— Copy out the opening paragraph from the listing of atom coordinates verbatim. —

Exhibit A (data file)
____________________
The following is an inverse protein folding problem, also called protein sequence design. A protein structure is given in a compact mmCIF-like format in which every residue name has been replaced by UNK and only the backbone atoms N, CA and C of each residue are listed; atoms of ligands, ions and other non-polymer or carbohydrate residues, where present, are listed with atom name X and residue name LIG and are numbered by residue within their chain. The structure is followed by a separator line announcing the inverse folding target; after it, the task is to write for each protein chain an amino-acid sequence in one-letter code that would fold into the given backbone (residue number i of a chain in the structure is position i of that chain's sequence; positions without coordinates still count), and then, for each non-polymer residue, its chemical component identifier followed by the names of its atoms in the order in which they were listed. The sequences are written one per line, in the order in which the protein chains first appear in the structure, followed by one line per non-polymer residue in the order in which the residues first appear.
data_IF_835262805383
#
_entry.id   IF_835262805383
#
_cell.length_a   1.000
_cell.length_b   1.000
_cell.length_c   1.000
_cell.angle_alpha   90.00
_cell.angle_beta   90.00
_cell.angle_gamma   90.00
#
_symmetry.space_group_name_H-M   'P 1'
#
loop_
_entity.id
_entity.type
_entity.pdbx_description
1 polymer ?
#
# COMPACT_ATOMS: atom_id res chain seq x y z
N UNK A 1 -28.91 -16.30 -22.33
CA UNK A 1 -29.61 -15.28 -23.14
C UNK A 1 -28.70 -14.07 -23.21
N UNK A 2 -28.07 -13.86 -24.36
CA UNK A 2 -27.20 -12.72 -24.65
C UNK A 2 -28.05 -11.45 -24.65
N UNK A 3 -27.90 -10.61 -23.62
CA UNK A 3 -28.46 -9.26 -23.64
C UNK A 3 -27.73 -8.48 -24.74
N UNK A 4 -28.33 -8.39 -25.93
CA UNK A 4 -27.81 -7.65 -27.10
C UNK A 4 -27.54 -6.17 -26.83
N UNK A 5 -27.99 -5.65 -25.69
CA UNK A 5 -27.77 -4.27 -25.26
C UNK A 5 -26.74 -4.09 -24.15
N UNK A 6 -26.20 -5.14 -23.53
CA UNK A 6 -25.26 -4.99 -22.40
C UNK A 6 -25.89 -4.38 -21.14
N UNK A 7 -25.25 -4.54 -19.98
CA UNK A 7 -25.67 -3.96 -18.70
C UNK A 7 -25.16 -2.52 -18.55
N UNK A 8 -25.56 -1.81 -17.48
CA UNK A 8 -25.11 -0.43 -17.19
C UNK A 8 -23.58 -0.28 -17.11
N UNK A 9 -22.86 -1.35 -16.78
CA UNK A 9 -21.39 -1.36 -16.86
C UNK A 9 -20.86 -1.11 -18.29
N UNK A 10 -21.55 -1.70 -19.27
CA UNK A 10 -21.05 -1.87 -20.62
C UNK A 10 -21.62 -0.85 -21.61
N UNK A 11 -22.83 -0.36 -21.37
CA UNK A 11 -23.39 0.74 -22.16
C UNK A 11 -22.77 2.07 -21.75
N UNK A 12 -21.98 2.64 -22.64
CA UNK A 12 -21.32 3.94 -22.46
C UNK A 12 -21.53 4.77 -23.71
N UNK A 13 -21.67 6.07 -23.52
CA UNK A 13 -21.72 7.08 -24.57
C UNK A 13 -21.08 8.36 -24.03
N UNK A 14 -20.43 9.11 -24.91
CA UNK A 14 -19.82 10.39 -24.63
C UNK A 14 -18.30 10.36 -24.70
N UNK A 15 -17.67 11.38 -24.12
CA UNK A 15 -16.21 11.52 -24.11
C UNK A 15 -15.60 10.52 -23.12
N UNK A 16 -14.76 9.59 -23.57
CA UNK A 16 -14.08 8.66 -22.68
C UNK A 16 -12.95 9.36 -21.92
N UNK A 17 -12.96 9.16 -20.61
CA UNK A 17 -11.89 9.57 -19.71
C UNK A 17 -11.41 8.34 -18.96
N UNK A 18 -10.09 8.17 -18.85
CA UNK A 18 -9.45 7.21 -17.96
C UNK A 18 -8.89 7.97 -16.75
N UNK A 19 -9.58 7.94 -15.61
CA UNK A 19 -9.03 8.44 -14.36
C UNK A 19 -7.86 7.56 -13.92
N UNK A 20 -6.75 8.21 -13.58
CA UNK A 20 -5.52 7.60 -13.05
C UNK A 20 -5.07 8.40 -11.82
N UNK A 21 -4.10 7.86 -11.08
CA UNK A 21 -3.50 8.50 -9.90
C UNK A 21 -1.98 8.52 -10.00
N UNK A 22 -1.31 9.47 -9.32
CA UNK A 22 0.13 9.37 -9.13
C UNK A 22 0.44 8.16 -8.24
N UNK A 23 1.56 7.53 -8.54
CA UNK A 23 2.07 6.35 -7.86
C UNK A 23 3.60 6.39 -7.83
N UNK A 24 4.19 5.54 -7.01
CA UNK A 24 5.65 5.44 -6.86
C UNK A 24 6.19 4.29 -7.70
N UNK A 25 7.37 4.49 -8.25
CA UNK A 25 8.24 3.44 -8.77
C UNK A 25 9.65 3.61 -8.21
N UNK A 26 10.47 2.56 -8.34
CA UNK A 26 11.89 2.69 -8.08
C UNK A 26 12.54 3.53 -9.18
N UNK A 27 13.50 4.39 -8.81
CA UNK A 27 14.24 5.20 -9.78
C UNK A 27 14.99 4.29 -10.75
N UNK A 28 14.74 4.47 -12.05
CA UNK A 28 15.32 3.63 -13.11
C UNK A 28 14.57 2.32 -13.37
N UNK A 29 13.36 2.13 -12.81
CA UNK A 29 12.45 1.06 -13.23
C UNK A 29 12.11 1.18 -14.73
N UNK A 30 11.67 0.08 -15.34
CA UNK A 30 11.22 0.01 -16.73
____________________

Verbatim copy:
The following is an inverse protein folding problem, also called protein sequence design. A protein structure is given in a compact mmCIF-like format in which every residue name has been replaced by UNK and only the backbone atoms N, CA and C of each residue are listed; atoms of ligands, ions and other non-polymer or carbohydrate residues, where present, are listed with atom name X and residue name LIG and are numbered by residue within their chain. The structure is followed by a separator line announcing the inverse folding target; after it, the task is to write for each protein chain an amino-acid sequence in one-letter code that would fold into the given backbone (residue number i of a chain in the structure is position i of that chain's sequence; positions without coordinates still count), and then, for each non-polymer residue, its chemical component identifier followed by the names of its atoms in the order in which they were listed. The sequences are written one per line, in the order in which the protein chains first appear in the structure, followed by one line per non-polymer residue in the order in which the residues first appear.